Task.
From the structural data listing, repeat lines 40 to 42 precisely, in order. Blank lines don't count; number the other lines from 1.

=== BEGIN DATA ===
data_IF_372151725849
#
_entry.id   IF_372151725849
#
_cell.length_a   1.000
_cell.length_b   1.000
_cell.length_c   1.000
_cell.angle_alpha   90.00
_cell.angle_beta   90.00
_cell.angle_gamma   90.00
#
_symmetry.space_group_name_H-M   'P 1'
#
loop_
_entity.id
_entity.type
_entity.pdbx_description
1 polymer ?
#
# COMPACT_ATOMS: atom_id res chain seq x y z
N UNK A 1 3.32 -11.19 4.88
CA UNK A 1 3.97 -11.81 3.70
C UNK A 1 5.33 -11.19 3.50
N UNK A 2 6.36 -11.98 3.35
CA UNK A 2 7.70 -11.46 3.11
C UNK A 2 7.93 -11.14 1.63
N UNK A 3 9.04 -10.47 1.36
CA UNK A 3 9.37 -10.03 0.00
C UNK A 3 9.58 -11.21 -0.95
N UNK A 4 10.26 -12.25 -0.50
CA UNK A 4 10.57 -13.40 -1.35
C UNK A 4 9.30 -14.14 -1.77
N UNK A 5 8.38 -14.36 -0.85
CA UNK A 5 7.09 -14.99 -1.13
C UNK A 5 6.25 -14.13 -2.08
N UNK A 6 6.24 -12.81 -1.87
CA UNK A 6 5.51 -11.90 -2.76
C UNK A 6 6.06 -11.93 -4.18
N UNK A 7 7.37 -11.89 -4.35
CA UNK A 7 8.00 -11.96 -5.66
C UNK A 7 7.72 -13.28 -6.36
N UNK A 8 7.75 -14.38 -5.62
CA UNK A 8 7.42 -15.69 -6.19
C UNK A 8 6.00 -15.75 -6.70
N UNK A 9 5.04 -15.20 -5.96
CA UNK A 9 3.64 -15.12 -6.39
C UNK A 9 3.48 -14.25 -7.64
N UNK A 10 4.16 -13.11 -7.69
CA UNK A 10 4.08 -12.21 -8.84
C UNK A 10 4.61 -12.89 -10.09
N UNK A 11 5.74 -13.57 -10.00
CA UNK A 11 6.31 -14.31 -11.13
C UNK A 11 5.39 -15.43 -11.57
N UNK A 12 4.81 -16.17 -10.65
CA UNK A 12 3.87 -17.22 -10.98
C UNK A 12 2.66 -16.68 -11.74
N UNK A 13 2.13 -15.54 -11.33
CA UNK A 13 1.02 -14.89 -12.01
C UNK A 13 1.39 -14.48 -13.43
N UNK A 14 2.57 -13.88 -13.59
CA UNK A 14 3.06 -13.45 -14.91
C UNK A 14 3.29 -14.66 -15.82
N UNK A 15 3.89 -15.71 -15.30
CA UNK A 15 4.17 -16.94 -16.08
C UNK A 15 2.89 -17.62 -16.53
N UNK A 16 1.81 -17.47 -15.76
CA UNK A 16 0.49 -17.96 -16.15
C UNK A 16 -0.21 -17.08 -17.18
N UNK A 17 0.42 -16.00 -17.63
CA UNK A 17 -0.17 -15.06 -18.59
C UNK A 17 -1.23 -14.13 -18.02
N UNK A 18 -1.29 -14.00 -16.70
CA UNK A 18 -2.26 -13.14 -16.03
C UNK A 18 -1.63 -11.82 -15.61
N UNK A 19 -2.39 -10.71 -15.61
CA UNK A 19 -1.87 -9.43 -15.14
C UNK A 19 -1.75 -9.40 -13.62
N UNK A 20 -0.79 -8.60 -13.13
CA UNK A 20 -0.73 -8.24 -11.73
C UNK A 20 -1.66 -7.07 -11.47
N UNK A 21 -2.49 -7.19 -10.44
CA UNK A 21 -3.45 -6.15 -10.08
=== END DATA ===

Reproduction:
CA UNK A 7 8.00 -11.96 -5.66
C UNK A 7 7.72 -13.28 -6.36
N UNK A 8 7.75 -14.38 -5.62